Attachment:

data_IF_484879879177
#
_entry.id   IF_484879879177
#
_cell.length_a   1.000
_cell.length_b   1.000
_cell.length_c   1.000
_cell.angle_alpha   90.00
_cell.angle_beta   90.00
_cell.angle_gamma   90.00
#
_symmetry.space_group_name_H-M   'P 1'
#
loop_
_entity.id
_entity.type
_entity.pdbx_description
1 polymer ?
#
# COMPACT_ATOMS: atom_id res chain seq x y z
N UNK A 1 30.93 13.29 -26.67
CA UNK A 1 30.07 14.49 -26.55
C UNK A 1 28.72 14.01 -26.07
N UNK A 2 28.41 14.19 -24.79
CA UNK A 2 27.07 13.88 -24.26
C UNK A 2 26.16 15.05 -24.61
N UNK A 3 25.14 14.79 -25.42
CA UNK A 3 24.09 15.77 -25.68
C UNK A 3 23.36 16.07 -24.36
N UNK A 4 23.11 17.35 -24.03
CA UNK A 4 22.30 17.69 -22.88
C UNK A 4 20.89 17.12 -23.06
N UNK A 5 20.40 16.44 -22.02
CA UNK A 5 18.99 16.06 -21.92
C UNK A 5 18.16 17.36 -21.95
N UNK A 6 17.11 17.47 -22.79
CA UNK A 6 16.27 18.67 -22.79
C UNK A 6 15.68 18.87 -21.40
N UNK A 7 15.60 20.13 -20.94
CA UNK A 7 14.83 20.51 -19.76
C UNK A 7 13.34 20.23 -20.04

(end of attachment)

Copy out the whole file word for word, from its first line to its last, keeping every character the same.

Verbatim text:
data_IF_484879879177
#
_entry.id   IF_484879879177
#
_cell.length_a   1.000
_cell.length_b   1.000
_cell.length_c   1.000
_cell.angle_alpha   90.00
_cell.angle_beta   90.00
_cell.angle_gamma   90.00
#
_symmetry.space_group_name_H-M   'P 1'
#
loop_
_entity.id
_entity.type
_entity.pdbx_description
1 polymer ?
#
# COMPACT_ATOMS: atom_id res chain seq x y z
N UNK A 1 30.93 13.29 -26.67
CA UNK A 1 30.07 14.49 -26.55
C UNK A 1 28.72 14.01 -26.07
N UNK A 2 28.41 14.19 -24.79
CA UNK A 2 27.07 13.88 -24.26
C UNK A 2 26.16 15.05 -24.61
N UNK A 3 25.14 14.79 -25.42
CA UNK A 3 24.09 15.77 -25.68
C UNK A 3 23.36 16.07 -24.36
N UNK A 4 23.11 17.35 -24.03
CA UNK A 4 22.30 17.69 -22.88
C UNK A 4 20.89 17.12 -23.06
N UNK A 5 20.40 16.44 -22.02
CA UNK A 5 18.99 16.06 -21.92
C UNK A 5 18.16 17.36 -21.95
N UNK A 6 17.11 17.47 -22.79
CA UNK A 6 16.27 18.67 -22.79
C UNK A 6 15.68 18.87 -21.40
N UNK A 7 15.60 20.13 -20.94
CA UNK A 7 14.83 20.51 -19.76
C UNK A 7 13.34 20.23 -20.04